Go to Courtoons website This week the New Yorker on their blog published an article on Bryan Garner highlighting his work with US Supreme Court Justice Antonin Scalia. Bryan Garner is a world renowned expert on legal writing, grammar and style and a collector of antiquarian law books. He has been published widely and is the editor of Black’s Law Dictionary and Garner’s Modern English Usage published by Oxford University Press, both leading American texts in the area. His publications and achievements are so extensive it is impossible to list them all here. Needless to say, he knows what he’s talking about when it comes to legal writing.

In the most recent edition of The Scribes Journal of Legal Writing Mr Garner published interviews with all the US Supreme Court Justices on their views on legal writing and advocacy. It is worth reading for the insight that it provides into the thinking of US Supreme Court justices and also to reflect on how their views might compare with those in Australia.

I recently heard Mr Garner speak in Washington DC as part of the plain language in law conference, Clarity2012. The part of his speech that resonated with me the most was how being a good legal writer takes time, just like being a professional sports star. It is a learnt skill and one that, unfortunately, in my view we aren’t teaching to our law students. This is a disservice to them as well as the profession.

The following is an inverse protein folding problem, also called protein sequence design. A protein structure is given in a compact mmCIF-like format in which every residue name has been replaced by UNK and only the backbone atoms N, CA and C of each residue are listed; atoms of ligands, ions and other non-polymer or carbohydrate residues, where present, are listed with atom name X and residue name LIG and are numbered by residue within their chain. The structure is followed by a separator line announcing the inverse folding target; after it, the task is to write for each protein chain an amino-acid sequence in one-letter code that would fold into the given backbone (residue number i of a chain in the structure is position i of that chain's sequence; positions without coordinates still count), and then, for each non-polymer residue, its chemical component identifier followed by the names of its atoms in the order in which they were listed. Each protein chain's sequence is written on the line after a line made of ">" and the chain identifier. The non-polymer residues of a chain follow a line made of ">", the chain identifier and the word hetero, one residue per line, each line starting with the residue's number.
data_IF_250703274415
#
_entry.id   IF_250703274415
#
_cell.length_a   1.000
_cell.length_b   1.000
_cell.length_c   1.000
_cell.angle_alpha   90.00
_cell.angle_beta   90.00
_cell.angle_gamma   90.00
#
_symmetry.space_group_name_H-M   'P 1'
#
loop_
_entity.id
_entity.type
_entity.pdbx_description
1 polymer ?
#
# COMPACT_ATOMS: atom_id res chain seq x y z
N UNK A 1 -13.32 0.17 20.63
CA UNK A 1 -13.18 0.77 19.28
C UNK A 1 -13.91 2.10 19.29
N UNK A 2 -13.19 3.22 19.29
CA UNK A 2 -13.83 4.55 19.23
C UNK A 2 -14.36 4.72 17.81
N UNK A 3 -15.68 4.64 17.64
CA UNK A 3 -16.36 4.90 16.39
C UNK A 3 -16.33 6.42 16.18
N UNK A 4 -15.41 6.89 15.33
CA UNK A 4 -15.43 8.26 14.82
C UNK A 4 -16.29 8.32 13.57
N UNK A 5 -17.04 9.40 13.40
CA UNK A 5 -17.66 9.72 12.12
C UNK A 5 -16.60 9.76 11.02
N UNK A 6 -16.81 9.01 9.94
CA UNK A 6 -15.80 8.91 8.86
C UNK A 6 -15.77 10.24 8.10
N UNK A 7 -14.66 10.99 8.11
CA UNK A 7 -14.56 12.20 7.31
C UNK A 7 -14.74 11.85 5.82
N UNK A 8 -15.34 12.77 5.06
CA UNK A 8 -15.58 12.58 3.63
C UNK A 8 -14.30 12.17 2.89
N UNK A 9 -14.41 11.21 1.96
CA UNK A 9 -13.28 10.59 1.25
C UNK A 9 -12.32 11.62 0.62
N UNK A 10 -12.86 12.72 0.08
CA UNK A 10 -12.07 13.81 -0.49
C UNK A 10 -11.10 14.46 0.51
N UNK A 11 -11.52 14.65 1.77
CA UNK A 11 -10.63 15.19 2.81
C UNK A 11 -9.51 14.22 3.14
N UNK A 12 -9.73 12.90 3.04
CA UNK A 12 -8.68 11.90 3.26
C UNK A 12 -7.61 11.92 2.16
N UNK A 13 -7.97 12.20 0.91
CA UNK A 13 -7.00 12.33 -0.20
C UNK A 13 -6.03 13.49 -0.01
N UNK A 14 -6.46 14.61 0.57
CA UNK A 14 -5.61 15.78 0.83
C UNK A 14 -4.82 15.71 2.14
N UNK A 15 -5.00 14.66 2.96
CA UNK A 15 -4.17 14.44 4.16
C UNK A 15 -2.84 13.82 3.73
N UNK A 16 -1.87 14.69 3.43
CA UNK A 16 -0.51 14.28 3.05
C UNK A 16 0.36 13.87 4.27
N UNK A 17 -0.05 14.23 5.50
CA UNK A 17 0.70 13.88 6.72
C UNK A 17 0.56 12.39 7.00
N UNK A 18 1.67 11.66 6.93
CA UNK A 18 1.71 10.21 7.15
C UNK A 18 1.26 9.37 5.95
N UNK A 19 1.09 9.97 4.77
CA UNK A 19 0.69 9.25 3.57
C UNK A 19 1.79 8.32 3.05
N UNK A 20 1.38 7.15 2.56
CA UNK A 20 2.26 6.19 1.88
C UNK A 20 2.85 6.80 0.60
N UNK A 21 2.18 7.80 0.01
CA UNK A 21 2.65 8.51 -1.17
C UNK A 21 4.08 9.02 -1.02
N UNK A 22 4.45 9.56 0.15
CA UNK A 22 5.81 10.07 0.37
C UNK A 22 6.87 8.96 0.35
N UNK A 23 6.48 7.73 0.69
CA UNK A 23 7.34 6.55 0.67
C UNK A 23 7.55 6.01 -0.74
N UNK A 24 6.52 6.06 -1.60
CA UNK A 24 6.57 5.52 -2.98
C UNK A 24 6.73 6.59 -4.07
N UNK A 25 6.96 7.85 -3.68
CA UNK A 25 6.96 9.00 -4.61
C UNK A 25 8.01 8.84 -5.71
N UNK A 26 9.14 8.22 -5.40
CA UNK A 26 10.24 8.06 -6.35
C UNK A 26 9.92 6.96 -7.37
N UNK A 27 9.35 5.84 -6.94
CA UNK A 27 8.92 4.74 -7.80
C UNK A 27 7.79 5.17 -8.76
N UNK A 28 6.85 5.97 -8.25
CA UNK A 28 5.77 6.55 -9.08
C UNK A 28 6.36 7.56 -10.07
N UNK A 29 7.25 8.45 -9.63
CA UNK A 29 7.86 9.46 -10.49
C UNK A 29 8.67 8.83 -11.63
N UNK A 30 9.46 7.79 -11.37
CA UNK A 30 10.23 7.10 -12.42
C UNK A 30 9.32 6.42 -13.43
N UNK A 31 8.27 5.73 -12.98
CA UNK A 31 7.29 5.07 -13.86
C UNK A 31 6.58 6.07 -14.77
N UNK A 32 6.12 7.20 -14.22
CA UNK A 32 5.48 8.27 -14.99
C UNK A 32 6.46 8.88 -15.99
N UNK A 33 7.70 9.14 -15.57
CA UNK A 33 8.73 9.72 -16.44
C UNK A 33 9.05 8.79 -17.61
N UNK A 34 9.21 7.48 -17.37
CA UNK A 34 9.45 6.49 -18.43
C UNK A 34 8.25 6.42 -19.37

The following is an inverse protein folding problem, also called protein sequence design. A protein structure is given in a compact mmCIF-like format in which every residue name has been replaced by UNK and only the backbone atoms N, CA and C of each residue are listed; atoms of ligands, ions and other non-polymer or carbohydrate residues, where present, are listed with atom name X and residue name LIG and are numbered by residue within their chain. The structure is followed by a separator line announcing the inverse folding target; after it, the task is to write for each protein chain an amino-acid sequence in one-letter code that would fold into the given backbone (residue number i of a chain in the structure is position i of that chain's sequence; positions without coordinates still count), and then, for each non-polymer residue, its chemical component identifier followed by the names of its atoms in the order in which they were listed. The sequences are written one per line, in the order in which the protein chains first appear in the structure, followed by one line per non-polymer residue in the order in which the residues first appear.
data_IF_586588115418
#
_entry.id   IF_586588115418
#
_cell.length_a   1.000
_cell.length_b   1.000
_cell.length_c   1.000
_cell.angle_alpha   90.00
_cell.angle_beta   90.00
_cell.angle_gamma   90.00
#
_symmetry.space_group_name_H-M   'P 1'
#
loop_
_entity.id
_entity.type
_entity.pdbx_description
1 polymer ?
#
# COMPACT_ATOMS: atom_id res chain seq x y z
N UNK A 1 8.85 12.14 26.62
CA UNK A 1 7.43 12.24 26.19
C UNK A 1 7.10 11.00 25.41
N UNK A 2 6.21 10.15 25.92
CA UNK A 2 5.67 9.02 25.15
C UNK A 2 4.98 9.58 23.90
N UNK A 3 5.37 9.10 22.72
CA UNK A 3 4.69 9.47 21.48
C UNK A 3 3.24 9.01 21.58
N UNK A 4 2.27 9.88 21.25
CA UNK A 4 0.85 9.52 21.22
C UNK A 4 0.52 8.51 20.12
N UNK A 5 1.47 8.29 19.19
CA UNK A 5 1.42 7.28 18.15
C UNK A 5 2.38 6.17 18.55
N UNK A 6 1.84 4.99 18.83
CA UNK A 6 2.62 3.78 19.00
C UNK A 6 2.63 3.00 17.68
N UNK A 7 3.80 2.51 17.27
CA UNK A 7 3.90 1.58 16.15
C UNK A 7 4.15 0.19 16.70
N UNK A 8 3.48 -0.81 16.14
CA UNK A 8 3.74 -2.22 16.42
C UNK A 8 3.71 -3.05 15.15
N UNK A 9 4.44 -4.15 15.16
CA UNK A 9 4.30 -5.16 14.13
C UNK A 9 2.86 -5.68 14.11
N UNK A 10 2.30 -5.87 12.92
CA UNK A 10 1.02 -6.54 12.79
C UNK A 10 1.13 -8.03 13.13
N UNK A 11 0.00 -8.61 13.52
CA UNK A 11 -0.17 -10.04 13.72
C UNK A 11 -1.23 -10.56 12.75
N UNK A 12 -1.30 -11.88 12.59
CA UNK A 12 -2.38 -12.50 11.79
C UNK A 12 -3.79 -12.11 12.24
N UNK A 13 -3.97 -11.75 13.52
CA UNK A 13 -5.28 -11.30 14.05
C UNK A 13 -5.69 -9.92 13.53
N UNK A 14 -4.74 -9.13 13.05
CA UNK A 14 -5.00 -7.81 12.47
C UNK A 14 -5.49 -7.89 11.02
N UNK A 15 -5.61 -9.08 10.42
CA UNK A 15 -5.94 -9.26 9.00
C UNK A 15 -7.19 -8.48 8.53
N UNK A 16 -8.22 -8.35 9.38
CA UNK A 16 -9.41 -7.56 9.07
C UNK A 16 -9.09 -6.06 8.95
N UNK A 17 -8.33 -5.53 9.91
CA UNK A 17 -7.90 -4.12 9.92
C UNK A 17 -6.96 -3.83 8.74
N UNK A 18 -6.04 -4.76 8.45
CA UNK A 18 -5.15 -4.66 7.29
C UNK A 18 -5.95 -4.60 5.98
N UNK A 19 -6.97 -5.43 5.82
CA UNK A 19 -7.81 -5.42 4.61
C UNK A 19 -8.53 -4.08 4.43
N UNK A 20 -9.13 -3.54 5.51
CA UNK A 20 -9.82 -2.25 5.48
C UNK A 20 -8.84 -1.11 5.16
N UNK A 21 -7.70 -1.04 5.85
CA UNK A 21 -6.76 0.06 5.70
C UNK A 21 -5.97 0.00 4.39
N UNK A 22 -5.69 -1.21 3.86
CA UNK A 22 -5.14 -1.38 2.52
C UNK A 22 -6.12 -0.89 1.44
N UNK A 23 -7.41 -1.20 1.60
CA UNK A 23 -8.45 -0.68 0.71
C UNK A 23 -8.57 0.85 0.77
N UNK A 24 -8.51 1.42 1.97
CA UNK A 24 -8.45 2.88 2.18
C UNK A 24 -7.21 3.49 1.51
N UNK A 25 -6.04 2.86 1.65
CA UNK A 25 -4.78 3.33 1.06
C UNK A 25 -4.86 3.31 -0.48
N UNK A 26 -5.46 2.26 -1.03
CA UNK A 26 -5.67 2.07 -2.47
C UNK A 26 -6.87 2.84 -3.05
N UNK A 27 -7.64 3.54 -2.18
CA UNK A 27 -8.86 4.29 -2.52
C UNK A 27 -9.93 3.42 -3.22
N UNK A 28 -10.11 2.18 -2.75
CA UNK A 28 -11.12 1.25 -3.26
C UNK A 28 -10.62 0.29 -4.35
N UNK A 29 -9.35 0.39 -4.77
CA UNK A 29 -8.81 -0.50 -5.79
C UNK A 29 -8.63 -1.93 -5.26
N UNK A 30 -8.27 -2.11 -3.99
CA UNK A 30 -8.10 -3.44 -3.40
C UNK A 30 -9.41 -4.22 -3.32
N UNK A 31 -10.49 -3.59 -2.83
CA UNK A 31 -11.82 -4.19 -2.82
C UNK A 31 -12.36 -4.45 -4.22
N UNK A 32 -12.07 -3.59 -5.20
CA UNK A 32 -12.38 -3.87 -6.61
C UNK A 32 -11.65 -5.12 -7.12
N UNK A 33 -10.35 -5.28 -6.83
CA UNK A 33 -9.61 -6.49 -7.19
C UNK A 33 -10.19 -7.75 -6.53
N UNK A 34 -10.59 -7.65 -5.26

While it is a given that being a good lawyer requires excellent legal skills, I would argue that a good lawyer must also be a good communicator. You need to have the ability to ensure that a client, whether a CEO of a large corporation or a newly arrived person to Australia with limited English, understands the advice being given and can act on it. The United States has courses in legal writing, including one of the most well-known, run by Garner’s colleague in the redrafting of the Federal Rules of Civil Procedure, Joseph Kimble at Thomas Cooley Law School.

Isn’t it about time that we acknowledged the skill and training needed to be a good legal writer, and gave our law students the skills to excel in this area?

Mr Garner is in Melbourne this week talking at the Federal Court on legal writing and at University of Melbourne on collecting antiquarian law books.